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Future of oil bright but prices may dip to around $65-$70/b in 2022: BPCL executive

The future of crude oil is still bright until about 2030, when crude oil prices will likely hit peak demand, D V Mamadapur, executive director, international trade, Bharat Petroleum Corp. Ltd., or BPCL, said.

“The COVID-19 pandemic has brought forward this peak demand by five years or so. The way we are going [ahead] into the transition phase of energy, it may get forwarded [further] by a few years or so,” Mamadapur said during a panel discussion at the 37th Asia Pacific Petroleum Conference, or APPEC 2021, organized by S&P Global Platts from Sept. 27-29.
The world is in the midst of adverse climate conditions because of the overuse of fossil fuels, prompting the industry to turn its attention to high technological and capital intensive investment regimes related to renewable energy such as wind, solar power and even green hydrogen, he said.

While the momentum in developed countries has gathered much pace, developing and underdeveloped countries might find it difficult to drive this decarbonization journey swiftly because of techno-economic reasons, he said.

“So, oil is going to stay with us,” he said.

Meanwhile, despite the hurdles posed by the COVID-19 pandemic, demand has started recovering worldwide. US shale production is also expected to increase as crude is above $65/b, he added.

There is some pressure on OPEC+ countries who are squeezing production and trying to maintain prices, Mamadapur said. Also, there is every possibility that Iran and Venezuela oil may also come into play, he said.

OPEC and its allies agreed Sept. 1 to hike their collective crude production by 400,000 b/d in October, sticking to their initial agreement reached in July to increase output by the same margin each month from August through to the end of 2022.

According to eight major Asian refiners and trading companies surveyed by Platts during the first day of APPEC, including ENEOS, BPCL, SK Innovation, Chinaoil, Pertamina and PTT, OPEC+ should ideally raise supply by at least 700,000-800,000 b/d as current oil prices appear overheated and Asian consumer sentiment is hurt by the high prices.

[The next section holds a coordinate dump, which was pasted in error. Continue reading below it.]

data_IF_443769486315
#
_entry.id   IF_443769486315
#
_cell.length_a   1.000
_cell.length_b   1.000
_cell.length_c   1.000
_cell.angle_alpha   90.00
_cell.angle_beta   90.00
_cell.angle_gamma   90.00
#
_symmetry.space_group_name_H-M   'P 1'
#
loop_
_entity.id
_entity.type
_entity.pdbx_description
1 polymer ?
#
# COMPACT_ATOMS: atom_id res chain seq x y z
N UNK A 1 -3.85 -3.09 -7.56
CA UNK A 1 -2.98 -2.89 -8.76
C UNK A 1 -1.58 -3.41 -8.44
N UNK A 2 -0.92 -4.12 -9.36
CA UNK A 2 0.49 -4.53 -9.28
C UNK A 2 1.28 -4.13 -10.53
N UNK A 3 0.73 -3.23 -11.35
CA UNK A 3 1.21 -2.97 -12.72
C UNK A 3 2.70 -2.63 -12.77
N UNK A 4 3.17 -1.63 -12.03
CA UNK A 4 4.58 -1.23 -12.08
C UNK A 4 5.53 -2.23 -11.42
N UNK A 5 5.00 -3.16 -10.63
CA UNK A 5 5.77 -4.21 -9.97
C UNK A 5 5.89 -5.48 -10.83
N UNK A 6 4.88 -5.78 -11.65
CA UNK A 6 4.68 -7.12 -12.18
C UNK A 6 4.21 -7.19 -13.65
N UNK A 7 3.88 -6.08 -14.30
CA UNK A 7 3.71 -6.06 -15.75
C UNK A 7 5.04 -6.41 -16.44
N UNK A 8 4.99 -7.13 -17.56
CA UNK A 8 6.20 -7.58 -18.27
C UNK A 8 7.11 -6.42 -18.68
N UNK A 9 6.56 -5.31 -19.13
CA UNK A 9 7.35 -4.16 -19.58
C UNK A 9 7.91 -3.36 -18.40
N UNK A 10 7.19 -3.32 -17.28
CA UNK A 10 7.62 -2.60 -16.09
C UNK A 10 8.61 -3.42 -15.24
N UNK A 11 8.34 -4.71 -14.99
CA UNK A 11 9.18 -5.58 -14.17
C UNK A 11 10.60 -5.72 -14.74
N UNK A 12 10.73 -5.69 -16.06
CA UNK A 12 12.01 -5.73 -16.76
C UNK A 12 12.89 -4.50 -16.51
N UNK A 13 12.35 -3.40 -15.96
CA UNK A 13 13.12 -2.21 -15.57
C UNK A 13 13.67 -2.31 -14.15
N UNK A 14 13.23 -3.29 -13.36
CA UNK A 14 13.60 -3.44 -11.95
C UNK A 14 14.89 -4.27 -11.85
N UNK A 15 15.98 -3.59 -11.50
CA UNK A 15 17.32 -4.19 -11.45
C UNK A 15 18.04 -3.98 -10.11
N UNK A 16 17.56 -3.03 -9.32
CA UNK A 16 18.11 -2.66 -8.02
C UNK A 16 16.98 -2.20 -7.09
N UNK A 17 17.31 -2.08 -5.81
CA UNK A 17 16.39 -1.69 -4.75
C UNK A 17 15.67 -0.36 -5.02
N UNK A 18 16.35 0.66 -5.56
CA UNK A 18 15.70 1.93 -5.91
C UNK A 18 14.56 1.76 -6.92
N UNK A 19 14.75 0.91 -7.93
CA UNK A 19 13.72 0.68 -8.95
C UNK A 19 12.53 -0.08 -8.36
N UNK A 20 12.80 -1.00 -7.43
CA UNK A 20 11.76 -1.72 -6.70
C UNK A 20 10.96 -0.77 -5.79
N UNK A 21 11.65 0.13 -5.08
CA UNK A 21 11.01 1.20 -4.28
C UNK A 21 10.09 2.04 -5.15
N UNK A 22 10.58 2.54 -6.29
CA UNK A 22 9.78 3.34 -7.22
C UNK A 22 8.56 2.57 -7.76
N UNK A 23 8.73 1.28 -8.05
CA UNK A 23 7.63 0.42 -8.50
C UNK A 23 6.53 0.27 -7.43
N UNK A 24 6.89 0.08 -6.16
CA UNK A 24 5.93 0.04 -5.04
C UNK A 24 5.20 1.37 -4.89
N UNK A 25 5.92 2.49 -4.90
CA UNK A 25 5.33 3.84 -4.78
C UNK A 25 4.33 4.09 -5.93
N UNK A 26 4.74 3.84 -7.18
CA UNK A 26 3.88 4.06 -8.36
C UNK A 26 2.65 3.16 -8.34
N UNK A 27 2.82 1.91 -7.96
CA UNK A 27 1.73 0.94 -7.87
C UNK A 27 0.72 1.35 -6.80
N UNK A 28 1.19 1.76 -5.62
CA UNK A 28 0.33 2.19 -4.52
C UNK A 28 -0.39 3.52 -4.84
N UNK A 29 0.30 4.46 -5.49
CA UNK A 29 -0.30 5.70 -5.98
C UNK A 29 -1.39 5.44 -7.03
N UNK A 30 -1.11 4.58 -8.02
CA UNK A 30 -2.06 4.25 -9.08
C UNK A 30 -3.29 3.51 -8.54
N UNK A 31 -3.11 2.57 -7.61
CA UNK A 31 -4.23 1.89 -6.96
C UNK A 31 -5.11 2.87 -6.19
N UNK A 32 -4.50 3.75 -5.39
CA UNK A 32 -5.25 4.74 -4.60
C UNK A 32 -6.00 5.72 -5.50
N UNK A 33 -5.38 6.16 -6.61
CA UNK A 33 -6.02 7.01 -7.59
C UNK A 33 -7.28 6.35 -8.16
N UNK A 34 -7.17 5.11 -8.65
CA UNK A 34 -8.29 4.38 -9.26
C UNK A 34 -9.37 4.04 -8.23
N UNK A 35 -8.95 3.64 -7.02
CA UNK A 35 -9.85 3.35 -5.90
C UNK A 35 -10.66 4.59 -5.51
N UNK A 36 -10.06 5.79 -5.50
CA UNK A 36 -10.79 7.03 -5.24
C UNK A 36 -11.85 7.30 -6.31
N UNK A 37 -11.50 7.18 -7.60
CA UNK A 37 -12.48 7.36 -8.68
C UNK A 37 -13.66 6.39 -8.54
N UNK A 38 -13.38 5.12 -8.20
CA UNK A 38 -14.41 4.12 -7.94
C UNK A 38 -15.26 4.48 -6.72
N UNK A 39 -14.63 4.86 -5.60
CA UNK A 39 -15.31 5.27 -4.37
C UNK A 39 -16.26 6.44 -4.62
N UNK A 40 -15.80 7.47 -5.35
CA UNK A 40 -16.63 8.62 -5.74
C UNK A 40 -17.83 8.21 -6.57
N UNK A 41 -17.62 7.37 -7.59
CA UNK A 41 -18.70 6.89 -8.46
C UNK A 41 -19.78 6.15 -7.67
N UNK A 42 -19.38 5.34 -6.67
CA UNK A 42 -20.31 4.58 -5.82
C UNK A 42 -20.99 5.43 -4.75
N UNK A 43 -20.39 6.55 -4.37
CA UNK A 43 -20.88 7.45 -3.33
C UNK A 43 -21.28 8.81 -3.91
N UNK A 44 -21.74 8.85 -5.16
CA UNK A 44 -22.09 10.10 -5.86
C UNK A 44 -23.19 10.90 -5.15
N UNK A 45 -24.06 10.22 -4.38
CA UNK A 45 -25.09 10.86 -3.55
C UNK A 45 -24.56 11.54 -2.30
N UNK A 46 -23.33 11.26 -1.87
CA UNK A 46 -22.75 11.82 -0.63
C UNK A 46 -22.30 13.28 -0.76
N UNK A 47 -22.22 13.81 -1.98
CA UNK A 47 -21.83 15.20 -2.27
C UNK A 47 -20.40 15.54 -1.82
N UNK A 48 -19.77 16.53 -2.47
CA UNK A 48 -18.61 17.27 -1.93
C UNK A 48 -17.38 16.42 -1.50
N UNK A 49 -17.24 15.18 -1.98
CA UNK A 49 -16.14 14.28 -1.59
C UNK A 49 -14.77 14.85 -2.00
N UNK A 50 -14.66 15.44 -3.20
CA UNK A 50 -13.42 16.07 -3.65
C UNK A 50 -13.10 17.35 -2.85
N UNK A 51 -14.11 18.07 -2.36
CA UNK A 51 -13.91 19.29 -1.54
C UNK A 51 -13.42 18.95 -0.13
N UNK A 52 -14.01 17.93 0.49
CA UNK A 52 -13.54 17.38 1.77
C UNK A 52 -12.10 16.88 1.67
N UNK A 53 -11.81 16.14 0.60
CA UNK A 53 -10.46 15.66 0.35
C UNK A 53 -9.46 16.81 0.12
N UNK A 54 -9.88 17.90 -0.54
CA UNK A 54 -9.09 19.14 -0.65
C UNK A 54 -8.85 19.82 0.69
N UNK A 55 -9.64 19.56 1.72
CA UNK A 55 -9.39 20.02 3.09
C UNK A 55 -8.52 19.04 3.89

Meanwhile, Platts Analytics said the US and Iran could reach a deal in the first quarter of 2022 after lengthy nuclear talks and negotiations, with Iranian barrels potentially returning to international markets by April 2022.

“Overall, what I feel is that in 2022 oil prices may come down, maybe to around $65-$70/b [on average],” Mamadapur said.

Changing energy landscape
Investments in the industry will mostly come where discovery has been done and oil companies will likely invest there to produce, Mamadapur said. But oil will peak around 2030 or so. So, that means a lot of investment is not going to come to exploration, he said.

In refining, no major investments are likely to come beyond 2025. After that, if demand is steady to higher, refineries will have ample opportunity to increase their refinery runs and make “good money” in the refining sector, Mamadapur said.

“As far as BPCL is concerned, we are also not looking to invest in any big expansion plans for our refineries. However, we are investing in our refineries [to the extent that we] have a nimble footing to ensure that other products mix like petrochemicals, chemicals or any other products, help us make money in the refining sector,” he said.

To grow its business, BPCL will continue fuel retailing while also expanding into other areas like renewable energy, Mamadapur said. BPCL is also aiming to grow the gas business to some extent. It is also looking into electric vehicles to gear up for cutting CO2 emissions, Mamadapur added.

In 2020-21 (April-March), BPCL’s refinery throughput declined 17% year on year to 26.6 million mt and sales dropped by 10% on the year to 38.74 million mt, mainly on demand destruction due to the first wave of the coronavirus pandemic of 2020.
Source: Platts

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